BAC1644
Tutorial
Chapter 5
–
Part 2
12.
For discrete compounding, to find the EAR, we use the equation:
EAR = [1 + (APR /
m
)]
m
–
1
EAR = [1 + (.08 / 4)]
4
–
1
= .0824 or 8.24%
EAR = [1 + (.18 / 12)]
12
–
1
= .1956 or 19.56%
EAR = [1 + (.14 / 365)]
365
–
1
= .1502 or 15.02%
EAR = [1 + (.12 / 2)]
2
–
1
= .1236 or 12.36%
13.
Here we are given the EAR and need to find the APR. Using the equation for discrete compounding:
EAR = [1 + (APR /
m
)]
m
–
1
We can now solve for the APR. Doing so, we get:
APR =
m
[(1 + EAR)
1/
m
–
1]
EAR = .12 = [1 + (APR / 2)]
2
–
1
APR = 2[(1.12)
1/2
–
1]
= 11.66%
EAR = .08 = [1 + (APR / 12)]
12
–
1
APR = 12[(1.08)
1/12
–
1]
= 7.72%
EAR = .13 = [1 + (APR / 52)]
52
–
1
APR = 52[(1.13)
1/52
–
1]
= 12.24%
EAR = .11 = [1 + (APR / 365)]
365
–
1
APR = 365[(1.11)
1/365
–
1]
= 10.44%
19.
The APR is simply the interest rate per period times the number of periods in a year. In this case, the
interest rate is 15 percent per month, and there are 12 months in a year, so we get:
APR = 12(15%)
APR = 180%
To find the EAR, we use the EAR formula:
EAR = [1 + (APR /
m
)]
m
–
1
EAR = (1 + .15)
12
–
1
EAR = 4.3503 or 435.03%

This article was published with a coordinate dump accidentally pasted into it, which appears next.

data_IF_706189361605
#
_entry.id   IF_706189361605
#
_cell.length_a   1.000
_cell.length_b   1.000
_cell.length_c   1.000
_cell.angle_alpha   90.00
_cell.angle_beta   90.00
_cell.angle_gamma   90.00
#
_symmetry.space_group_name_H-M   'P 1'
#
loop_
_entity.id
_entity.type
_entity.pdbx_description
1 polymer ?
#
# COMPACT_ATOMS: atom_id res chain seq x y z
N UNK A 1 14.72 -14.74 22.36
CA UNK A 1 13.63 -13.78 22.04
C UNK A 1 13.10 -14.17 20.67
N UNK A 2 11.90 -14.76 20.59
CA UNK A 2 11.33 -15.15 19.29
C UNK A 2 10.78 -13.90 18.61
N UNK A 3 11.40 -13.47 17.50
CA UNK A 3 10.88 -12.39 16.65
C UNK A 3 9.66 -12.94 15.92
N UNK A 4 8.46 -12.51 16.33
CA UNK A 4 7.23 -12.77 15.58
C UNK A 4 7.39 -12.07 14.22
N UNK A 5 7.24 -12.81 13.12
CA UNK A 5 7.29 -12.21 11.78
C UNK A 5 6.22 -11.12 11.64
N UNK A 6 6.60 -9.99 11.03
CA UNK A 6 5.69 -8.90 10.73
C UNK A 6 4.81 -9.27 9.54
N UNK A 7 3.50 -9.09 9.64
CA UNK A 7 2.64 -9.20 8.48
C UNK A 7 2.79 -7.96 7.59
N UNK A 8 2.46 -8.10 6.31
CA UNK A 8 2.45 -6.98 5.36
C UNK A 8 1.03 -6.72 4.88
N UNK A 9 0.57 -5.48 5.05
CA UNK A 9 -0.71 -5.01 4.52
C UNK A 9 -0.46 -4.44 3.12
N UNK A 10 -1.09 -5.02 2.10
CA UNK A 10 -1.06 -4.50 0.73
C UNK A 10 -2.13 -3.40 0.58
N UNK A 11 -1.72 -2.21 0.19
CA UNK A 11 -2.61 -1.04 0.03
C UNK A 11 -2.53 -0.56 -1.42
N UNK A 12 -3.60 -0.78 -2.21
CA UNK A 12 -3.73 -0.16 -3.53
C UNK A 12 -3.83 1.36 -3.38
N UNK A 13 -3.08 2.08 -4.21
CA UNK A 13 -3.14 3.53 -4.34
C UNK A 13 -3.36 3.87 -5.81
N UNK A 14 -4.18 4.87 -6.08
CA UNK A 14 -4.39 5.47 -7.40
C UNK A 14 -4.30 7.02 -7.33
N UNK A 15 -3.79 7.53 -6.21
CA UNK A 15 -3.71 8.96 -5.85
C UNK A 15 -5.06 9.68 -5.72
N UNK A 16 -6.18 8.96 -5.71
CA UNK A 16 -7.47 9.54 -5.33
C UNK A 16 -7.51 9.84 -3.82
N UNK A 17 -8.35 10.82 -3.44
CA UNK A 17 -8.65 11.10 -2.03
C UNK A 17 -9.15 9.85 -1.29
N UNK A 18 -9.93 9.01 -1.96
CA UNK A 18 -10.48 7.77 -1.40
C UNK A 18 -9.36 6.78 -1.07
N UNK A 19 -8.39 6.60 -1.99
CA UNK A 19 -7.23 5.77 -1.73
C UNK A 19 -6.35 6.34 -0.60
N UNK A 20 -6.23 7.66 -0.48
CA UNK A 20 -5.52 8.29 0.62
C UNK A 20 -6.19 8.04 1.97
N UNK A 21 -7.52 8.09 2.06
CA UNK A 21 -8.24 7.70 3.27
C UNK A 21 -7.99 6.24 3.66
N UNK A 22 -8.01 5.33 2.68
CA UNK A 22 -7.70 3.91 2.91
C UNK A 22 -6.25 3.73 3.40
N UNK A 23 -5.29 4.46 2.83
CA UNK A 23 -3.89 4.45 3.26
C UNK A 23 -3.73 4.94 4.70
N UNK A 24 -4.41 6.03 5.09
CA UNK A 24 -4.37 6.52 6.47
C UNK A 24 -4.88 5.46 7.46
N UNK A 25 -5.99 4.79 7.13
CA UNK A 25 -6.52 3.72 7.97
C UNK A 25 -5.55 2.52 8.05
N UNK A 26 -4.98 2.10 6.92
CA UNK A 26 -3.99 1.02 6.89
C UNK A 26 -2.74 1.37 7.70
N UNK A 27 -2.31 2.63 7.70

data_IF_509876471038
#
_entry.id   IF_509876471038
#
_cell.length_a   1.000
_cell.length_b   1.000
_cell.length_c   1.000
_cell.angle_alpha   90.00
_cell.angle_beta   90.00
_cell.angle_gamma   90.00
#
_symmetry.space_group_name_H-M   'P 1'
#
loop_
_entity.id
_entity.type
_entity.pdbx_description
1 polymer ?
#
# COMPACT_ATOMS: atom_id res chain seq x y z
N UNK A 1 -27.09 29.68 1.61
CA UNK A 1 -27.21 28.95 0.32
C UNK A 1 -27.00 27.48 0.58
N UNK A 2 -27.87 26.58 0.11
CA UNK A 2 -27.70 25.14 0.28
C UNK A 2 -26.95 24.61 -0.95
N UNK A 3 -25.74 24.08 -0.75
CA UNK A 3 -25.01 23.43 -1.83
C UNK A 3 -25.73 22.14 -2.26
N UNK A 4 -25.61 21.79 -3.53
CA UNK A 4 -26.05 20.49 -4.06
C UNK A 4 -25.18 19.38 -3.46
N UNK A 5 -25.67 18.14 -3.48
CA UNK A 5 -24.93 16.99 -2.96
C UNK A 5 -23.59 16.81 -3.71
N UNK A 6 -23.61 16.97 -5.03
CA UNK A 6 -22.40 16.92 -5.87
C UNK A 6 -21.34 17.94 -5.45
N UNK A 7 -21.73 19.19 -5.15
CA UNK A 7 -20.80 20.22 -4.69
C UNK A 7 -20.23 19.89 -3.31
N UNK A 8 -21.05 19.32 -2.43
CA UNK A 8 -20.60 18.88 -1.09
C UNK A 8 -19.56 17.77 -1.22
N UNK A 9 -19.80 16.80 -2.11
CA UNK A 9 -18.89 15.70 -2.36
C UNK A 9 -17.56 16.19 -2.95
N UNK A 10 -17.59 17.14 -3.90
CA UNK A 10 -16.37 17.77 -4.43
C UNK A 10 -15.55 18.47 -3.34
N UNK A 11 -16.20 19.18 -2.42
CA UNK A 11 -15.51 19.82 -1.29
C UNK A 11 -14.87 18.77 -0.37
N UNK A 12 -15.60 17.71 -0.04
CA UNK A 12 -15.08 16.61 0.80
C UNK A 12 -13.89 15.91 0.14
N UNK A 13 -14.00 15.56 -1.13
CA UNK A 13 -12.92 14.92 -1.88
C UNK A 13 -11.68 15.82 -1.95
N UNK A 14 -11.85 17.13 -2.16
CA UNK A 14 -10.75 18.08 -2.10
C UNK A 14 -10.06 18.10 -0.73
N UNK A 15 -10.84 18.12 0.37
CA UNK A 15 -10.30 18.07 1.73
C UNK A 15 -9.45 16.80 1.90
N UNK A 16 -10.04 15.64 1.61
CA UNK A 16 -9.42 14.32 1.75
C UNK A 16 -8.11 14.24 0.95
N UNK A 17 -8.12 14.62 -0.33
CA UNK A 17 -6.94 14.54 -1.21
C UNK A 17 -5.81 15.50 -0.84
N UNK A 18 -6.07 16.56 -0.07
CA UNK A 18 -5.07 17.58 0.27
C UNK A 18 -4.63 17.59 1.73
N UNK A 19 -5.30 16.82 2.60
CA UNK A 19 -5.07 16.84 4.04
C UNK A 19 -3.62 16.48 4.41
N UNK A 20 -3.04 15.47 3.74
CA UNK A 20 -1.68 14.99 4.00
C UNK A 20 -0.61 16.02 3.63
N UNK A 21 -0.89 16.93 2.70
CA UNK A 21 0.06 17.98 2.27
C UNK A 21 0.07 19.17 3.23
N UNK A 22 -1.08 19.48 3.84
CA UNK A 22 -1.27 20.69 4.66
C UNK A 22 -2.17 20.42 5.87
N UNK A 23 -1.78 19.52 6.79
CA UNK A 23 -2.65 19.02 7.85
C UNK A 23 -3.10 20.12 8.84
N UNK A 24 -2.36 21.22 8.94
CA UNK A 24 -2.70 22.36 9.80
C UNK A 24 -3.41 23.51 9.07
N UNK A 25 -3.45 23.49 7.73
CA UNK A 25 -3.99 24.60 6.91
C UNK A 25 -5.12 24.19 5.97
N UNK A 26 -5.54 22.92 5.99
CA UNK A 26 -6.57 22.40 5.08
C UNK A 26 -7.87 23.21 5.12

Notice that we didn’t need to divide the APR by the number of compounding periods per year. We
do this division to get the interest rate per period, but in this problem we are already given the
interest rate per period.
20.
We first need to find the annuity payment. We have the PVA, the length of the annuity, and the
interest rate. Using the PVA equation:
PVA =
C
({1 – [1/(1 +
r
)
t
]} /
r
)
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View Full DocumentBAC1644
Tutorial
Chapter 5
–
Part 2
$73,800 = $
C
[1
–
{1 / [1 + (.061/12)]
60
} / (.061/12)]
Solving for the payment, we get:
C
= $73,800 / 51.6014
C
= $1,430.20
To find the EAR, we use the EAR equation:
EAR = [1 + (APR /
m
)]
m
–
1
EAR = [1 + (.061 / 12)]
12
–
1
EAR = .0627 or 6.27%
21.
Here we need to find the length of an annuity. We know the interest rate, the PV, and the payments.
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 Spring '11
 Adams
 Time Value Of Money, Interest, 6.27%, 8.24%, 7.72%, 2,600%

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